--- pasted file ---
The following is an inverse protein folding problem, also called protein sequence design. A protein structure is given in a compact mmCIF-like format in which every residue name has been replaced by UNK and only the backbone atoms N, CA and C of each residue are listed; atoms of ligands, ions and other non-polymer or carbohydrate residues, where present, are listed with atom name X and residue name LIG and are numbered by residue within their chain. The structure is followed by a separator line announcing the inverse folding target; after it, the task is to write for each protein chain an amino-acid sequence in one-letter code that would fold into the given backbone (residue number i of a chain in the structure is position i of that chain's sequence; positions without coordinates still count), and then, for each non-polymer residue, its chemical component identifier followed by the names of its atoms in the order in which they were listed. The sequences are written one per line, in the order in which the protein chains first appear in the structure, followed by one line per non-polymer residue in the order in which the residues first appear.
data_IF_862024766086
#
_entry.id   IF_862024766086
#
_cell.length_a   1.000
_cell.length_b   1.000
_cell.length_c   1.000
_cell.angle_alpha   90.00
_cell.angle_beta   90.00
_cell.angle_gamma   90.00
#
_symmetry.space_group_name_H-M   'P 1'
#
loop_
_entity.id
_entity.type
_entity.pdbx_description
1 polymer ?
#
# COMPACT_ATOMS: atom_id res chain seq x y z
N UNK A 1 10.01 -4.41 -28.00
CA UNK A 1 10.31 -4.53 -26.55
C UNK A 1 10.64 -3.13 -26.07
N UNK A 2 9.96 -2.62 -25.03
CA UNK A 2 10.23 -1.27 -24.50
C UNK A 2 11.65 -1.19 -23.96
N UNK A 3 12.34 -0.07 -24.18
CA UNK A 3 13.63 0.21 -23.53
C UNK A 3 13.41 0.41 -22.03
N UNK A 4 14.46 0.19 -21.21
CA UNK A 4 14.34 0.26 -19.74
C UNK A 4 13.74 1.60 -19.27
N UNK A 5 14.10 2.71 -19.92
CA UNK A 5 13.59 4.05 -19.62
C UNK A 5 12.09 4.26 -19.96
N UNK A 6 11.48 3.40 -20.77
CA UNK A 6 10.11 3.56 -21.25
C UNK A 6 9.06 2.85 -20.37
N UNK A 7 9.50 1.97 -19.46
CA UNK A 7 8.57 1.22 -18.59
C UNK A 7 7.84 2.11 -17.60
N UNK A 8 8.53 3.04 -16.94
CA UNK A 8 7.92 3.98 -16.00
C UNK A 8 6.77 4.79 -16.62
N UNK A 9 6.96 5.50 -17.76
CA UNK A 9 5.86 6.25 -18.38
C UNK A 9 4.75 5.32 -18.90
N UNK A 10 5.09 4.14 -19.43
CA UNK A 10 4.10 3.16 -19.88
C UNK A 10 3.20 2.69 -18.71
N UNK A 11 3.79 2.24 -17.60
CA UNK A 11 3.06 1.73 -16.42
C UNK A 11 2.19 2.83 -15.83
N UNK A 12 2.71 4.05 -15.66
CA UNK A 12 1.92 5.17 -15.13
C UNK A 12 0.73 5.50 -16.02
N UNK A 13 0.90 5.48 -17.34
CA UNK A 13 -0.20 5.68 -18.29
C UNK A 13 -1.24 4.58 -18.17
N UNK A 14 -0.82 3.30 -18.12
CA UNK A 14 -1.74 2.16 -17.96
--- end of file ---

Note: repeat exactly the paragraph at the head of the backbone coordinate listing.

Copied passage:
The following is an inverse protein folding problem, also called protein sequence design. A protein structure is given in a compact mmCIF-like format in which every residue name has been replaced by UNK and only the backbone atoms N, CA and C of each residue are listed; atoms of ligands, ions and other non-polymer or carbohydrate residues, where present, are listed with atom name X and residue name LIG and are numbered by residue within their chain. The structure is followed by a separator line announcing the inverse folding target; after it, the task is to write for each protein chain an amino-acid sequence in one-letter code that would fold into the given backbone (residue number i of a chain in the structure is position i of that chain's sequence; positions without coordinates still count), and then, for each non-polymer residue, its chemical component identifier followed by the names of its atoms in the order in which they were listed. The sequences are written one per line, in the order in which the protein chains first appear in the structure, followed by one line per non-polymer residue in the order in which the residues first appear.